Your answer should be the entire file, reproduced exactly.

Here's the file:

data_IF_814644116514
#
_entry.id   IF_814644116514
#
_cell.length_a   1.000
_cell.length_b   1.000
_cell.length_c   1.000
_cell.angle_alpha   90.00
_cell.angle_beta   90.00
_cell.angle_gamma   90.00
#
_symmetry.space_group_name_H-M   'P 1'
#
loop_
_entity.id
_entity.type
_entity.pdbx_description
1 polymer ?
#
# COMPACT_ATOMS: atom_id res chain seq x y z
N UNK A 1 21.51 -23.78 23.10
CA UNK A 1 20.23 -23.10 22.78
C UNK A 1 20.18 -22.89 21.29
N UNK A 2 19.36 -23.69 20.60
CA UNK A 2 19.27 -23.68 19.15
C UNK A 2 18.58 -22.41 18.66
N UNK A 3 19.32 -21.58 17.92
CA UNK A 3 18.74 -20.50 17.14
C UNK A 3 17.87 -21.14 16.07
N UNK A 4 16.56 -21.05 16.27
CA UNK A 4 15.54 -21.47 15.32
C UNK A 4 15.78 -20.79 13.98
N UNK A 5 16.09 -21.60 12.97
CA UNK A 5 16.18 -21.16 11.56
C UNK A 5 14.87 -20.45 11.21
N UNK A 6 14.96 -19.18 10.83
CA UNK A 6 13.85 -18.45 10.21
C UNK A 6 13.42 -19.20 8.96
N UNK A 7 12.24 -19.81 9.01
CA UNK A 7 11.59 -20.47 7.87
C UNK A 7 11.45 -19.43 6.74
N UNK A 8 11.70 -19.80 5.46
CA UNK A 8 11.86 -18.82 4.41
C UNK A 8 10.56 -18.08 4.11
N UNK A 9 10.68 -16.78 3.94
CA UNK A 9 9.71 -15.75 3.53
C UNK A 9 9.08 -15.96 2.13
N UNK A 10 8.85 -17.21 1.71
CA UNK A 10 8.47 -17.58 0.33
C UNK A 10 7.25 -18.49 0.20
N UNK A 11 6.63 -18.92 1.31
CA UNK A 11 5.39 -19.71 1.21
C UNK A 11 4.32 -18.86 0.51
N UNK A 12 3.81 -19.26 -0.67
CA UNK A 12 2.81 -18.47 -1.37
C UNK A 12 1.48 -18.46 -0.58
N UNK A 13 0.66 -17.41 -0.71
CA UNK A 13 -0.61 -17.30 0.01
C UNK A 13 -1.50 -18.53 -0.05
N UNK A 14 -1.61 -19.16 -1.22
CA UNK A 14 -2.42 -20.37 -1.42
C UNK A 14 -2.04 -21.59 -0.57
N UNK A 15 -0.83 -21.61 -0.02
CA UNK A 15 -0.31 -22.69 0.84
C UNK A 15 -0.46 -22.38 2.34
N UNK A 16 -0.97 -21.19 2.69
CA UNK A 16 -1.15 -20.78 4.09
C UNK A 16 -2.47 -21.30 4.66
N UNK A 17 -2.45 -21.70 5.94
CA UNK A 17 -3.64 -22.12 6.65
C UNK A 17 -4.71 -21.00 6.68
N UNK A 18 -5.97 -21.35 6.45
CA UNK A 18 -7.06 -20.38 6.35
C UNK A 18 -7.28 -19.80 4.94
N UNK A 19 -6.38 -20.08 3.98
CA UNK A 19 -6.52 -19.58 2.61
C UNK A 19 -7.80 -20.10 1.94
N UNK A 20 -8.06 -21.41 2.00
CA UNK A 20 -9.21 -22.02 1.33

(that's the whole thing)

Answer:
data_IF_814644116514
#
_entry.id   IF_814644116514
#
_cell.length_a   1.000
_cell.length_b   1.000
_cell.length_c   1.000
_cell.angle_alpha   90.00
_cell.angle_beta   90.00
_cell.angle_gamma   90.00
#
_symmetry.space_group_name_H-M   'P 1'
#
loop_
_entity.id
_entity.type
_entity.pdbx_description
1 polymer ?
#
# COMPACT_ATOMS: atom_id res chain seq x y z
N UNK A 1 21.51 -23.78 23.10
CA UNK A 1 20.23 -23.10 22.78
C UNK A 1 20.18 -22.89 21.29
N UNK A 2 19.36 -23.69 20.60
CA UNK A 2 19.27 -23.68 19.15
C UNK A 2 18.58 -22.41 18.66
N UNK A 3 19.32 -21.58 17.92
CA UNK A 3 18.74 -20.50 17.14
C UNK A 3 17.87 -21.14 16.07
N UNK A 4 16.56 -21.05 16.27
CA UNK A 4 15.54 -21.47 15.32
C UNK A 4 15.78 -20.79 13.98
N UNK A 5 16.09 -21.60 12.97
CA UNK A 5 16.18 -21.16 11.56
C UNK A 5 14.87 -20.45 11.21
N UNK A 6 14.96 -19.18 10.83
CA UNK A 6 13.85 -18.45 10.21
C UNK A 6 13.42 -19.20 8.96
N UNK A 7 12.24 -19.81 9.01
CA UNK A 7 11.59 -20.47 7.87
C UNK A 7 11.45 -19.43 6.74
N UNK A 8 11.70 -19.80 5.46
CA UNK A 8 11.86 -18.82 4.41
C UNK A 8 10.56 -18.08 4.11
N UNK A 9 10.68 -16.78 3.94
CA UNK A 9 9.71 -15.75 3.53
C UNK A 9 9.08 -15.96 2.13
N UNK A 10 8.85 -17.21 1.71
CA UNK A 10 8.47 -17.58 0.33
C UNK A 10 7.25 -18.49 0.20
N UNK A 11 6.63 -18.92 1.31
CA UNK A 11 5.39 -19.71 1.21
C UNK A 11 4.32 -18.86 0.51
N UNK A 12 3.81 -19.26 -0.67
CA UNK A 12 2.81 -18.47 -1.37
C UNK A 12 1.48 -18.46 -0.58
N UNK A 13 0.66 -17.41 -0.71
CA UNK A 13 -0.61 -17.30 0.01
C UNK A 13 -1.50 -18.53 -0.05
N UNK A 14 -1.61 -19.16 -1.22
CA UNK A 14 -2.42 -20.37 -1.42
C UNK A 14 -2.04 -21.59 -0.57
N UNK A 15 -0.83 -21.61 -0.02
CA UNK A 15 -0.31 -22.69 0.84
C UNK A 15 -0.46 -22.38 2.34
N UNK A 16 -0.97 -21.19 2.69
CA UNK A 16 -1.15 -20.78 4.09
C UNK A 16 -2.47 -21.30 4.66
N UNK A 17 -2.45 -21.70 5.94
CA UNK A 17 -3.64 -22.12 6.65
C UNK A 17 -4.71 -21.00 6.68
N UNK A 18 -5.97 -21.35 6.45
CA UNK A 18 -7.06 -20.38 6.35
C UNK A 18 -7.28 -19.80 4.94
N UNK A 19 -6.38 -20.08 3.98
CA UNK A 19 -6.52 -19.58 2.61
C UNK A 19 -7.80 -20.10 1.94
N UNK A 20 -8.06 -21.41 2.00
CA UNK A 20 -9.21 -22.02 1.33